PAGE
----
Crew Works Autonomous Medicine, Garbage Packing on Wednesday

Astronaut Bob Hines monitors an Astrobee robotic free-flyer using smartphone technology to autonomously navigate and maneuver inside the station.
Astronaut Bob Hines monitors an Astrobee robotic free-flyer using smartphone technology to autonomously navigate and maneuver inside the station.

Wednesday’s schedule on the International Space Station encompassed practicing complicated medical procedures in microgravity to preparing to take out the trash 260 miles above the Earth. The Expedition 67 crew members also continued investigating a wide variety of space phenomena to improve life for humans on Earth and in space.

Future astronauts will need to work independently of mission controllers as they travel beyond low-Earth orbit to the Moon, Mars, and beyond.  As a result, NASA Flight Engineers Kjell Lindgren and Bob Hines trained to diagnose and treat acute medical conditions without ground support today. Hines practiced ultrasound exams on Lindgren’s bladder and kidneys for the Autonomous Medical Officer Support demonstration, or AMOS. The study aims to help crews become more self-reliant and reduce mission risks as communication delays increase the farther a spacecraft ventures from Earth.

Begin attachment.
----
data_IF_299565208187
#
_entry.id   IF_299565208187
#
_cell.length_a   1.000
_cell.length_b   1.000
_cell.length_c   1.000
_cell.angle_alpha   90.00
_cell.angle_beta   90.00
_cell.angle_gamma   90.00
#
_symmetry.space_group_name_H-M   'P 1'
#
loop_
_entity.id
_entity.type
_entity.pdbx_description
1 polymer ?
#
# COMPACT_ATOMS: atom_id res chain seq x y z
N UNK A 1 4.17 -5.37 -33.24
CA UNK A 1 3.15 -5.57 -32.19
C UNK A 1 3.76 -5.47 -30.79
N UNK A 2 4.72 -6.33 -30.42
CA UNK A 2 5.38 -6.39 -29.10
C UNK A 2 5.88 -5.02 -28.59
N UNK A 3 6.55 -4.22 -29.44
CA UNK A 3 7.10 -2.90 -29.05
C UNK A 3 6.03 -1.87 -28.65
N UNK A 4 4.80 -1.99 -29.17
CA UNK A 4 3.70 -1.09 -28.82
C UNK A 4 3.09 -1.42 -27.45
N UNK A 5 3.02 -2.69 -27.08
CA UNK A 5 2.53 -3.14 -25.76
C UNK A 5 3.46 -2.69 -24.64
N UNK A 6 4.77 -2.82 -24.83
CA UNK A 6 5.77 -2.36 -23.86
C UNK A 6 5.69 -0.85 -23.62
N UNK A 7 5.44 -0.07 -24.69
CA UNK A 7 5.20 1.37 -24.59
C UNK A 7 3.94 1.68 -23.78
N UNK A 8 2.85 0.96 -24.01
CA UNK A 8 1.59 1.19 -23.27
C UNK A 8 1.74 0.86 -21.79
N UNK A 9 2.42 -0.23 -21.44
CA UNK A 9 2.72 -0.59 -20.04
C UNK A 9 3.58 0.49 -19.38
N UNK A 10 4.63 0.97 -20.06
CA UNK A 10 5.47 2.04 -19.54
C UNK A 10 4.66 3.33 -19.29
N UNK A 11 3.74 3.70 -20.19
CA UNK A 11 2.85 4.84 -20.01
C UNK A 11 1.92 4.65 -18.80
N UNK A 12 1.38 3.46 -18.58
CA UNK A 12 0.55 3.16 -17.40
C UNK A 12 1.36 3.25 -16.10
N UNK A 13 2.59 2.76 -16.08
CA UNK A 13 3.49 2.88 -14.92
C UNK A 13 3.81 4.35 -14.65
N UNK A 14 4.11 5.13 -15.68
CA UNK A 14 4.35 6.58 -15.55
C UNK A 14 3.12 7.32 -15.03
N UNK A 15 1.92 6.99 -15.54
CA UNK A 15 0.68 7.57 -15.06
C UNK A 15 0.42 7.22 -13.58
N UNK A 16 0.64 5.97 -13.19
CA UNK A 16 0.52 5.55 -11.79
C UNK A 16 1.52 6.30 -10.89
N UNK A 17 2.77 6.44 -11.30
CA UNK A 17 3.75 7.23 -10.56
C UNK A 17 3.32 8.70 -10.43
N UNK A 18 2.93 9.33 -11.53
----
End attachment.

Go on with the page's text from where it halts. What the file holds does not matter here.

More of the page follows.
The orbiting lab’s four astronauts are also preparing to take out the trash this weekend requiring procedures more complicated than packing garbage on Earth. Astronauts Jessica Watkins of NASA and Samantha Cristoforetti of ESA (European Space Agency) finished loading trash containers in the NanoRacks Bishop airlock today. They were assisted by Lindgren and Hines as they closed the hatch to Bishop and depressurized the airlock. The trash container will be jettisoned towards Earth’s atmosphere for a fiery, but safe disposal on Saturday.

Station Commander Oleg Artemyev of Roscosmos studied ways future crew members might pilot spacecraft or control robots on planetary missions for a long-running Russian investigation. Flight Engineer Denis Matveev continued configuring nanosatellites for a future deployment and worked inside the ISS Progress 80 resupply ship on cargo operations. Cosmonaut Sergey Korsakov spent his day on electronics and computer maintenance before studying international crew dynamics and collecting radiation readings.

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